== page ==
Political Associations, Parties, and the Press

  • Sheldon Gellar


Tocqueville asserted that democracy could not sustain liberty and flourish without political associations. Political associations served as “great free schools to which all citizens come to be taught the general theory of association.” Since political parties were not highly structured in his day,Tocqueville often used political parties and political associations interchangeably.


Political Party Presidential Election Radio Station Political Association Opposition Parti 
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Chapter Six Political Associations, Parties, and the Press

  1. 9.
    For Senegalese clan politics and patron—client relationships, see Robert Fatton, Jr., “Clientelism and Patronage in Senegal,” African Studies Review, Vol. 29, No. 4 (December 1986), pp. 61–78 andCrossRefGoogle Scholar
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  5. 17.
    Opposition demands for electoral reform increased sharply after the 1988 elections. See Crawford Young and Babacar Kanté, “Governance, Democracy, and the 1988 Senegalese Elections,” in Goren Hyden and Michael Bratton (eds.), Government and Politics in4frica (Boulder: Lynne Rienner Publishers, 1992) p. 65. For the provisions of the 1991 electoral code, see L’Unité, No. 195 (September 1991), p. 4.Google Scholar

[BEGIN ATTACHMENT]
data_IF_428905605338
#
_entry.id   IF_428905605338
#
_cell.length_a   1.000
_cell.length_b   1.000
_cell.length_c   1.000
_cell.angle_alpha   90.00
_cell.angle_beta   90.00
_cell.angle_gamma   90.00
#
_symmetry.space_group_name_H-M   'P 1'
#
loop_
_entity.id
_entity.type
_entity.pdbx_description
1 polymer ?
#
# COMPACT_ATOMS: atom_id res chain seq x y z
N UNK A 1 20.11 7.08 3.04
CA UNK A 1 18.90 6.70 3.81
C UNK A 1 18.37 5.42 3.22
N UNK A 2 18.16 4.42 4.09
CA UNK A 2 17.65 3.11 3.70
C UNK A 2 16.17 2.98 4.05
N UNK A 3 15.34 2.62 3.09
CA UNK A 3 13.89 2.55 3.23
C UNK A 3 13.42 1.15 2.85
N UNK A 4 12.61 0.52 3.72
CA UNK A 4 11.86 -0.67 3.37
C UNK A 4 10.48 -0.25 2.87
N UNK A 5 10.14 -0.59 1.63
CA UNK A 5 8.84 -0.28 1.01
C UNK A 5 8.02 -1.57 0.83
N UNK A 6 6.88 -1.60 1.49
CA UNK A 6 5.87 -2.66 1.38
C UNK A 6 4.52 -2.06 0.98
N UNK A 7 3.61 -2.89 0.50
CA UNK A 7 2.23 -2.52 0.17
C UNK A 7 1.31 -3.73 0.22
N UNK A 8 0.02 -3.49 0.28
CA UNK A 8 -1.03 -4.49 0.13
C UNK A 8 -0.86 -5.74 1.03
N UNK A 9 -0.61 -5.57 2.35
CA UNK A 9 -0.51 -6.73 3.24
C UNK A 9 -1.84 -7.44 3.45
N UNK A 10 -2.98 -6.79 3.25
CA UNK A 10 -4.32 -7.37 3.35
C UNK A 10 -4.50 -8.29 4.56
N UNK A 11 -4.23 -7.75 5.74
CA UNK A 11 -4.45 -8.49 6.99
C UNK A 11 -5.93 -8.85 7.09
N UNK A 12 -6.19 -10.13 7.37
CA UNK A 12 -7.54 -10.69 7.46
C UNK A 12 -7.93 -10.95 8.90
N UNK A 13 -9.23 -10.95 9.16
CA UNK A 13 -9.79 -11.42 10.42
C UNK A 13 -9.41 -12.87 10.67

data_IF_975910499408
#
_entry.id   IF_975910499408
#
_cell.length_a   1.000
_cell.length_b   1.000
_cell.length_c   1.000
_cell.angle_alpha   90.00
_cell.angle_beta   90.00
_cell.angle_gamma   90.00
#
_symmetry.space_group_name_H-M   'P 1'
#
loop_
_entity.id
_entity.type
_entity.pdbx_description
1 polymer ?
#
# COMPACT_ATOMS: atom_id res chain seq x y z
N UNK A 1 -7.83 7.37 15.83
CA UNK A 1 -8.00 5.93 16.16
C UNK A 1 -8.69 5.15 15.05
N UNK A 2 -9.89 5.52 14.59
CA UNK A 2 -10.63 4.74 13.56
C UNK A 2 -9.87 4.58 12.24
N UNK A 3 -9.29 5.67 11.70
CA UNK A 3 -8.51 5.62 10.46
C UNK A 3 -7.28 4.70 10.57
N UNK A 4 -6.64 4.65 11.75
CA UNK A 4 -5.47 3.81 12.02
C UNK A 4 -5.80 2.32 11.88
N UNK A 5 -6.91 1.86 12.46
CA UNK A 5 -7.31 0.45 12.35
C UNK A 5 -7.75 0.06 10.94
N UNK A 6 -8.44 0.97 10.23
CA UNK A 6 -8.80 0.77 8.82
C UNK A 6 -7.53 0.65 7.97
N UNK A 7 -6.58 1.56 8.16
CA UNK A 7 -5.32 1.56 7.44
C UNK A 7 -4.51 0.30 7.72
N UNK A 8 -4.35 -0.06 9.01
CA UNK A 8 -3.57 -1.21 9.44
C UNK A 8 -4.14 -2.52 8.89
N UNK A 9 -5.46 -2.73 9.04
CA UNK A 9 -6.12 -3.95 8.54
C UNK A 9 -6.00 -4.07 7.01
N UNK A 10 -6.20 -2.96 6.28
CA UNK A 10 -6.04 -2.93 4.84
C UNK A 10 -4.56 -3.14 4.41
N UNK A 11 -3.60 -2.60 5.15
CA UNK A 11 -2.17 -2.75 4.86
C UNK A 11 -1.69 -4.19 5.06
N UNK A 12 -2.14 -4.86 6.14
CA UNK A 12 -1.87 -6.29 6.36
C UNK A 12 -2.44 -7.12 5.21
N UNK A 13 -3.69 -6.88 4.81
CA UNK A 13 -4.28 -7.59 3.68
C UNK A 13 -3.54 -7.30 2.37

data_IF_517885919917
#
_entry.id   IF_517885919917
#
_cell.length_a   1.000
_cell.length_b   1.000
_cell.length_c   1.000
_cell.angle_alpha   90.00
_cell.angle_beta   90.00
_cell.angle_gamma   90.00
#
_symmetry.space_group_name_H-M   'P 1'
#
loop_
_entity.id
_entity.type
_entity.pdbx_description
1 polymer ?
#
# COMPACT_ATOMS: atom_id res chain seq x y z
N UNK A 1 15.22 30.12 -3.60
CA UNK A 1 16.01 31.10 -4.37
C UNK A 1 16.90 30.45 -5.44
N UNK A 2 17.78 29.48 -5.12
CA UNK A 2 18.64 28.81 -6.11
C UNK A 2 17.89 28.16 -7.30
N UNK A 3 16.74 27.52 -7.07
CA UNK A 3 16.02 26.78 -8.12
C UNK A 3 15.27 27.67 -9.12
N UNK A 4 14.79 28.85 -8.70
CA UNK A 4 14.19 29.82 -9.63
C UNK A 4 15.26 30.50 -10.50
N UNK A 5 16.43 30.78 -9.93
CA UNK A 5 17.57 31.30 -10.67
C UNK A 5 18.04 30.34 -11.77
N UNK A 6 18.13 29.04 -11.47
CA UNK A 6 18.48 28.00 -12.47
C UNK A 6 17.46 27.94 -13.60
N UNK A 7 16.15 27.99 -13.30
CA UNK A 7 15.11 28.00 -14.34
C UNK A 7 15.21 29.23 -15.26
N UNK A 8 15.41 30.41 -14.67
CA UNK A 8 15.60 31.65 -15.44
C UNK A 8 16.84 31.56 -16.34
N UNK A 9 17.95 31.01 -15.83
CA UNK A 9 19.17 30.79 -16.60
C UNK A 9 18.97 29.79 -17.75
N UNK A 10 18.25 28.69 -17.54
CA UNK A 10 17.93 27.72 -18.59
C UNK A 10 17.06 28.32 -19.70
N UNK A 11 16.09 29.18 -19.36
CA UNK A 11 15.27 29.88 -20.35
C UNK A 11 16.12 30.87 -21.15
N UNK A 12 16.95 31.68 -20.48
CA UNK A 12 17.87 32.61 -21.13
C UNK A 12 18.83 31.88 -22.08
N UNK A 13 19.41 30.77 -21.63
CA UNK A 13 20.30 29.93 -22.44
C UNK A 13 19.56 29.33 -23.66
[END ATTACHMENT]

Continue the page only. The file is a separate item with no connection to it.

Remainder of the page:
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  7. 21.
    Sheldon Gellar, “Pluralisme ou jacobinisme: quelle démocratie pour le Sénégal,” in Momar-Coumba Diop (ed.), Le Sénégal Contemporain (Paris: Editions Karthala, 2002), pp. 523–525.Google Scholar
  8. 30.
    For a detailed analysis of these associations, see Momar-Coumba Diop and Mamadou Diouf, Le Sénégal sous Abdou Diouf: État et Société (Paris: Karthala, 1990), pp. 115–148.Google Scholar
  9. 32.
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  10. 34.
    Abdou Latif Coulibaly, Wade, un opposant au pouvoir: L’alternance piégée? (Dakar: Les Éditions Sentinneles, 2003).Google Scholar
  11. 37.
    For more on this theme, see Sidy Lamine Niasse, Un arabisant entre presse et pouvoir (Dakar: Editions Groupe Wal Fadjri, 2003), pp. 78–82.Google Scholar

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© Sheldon Gellar 2005

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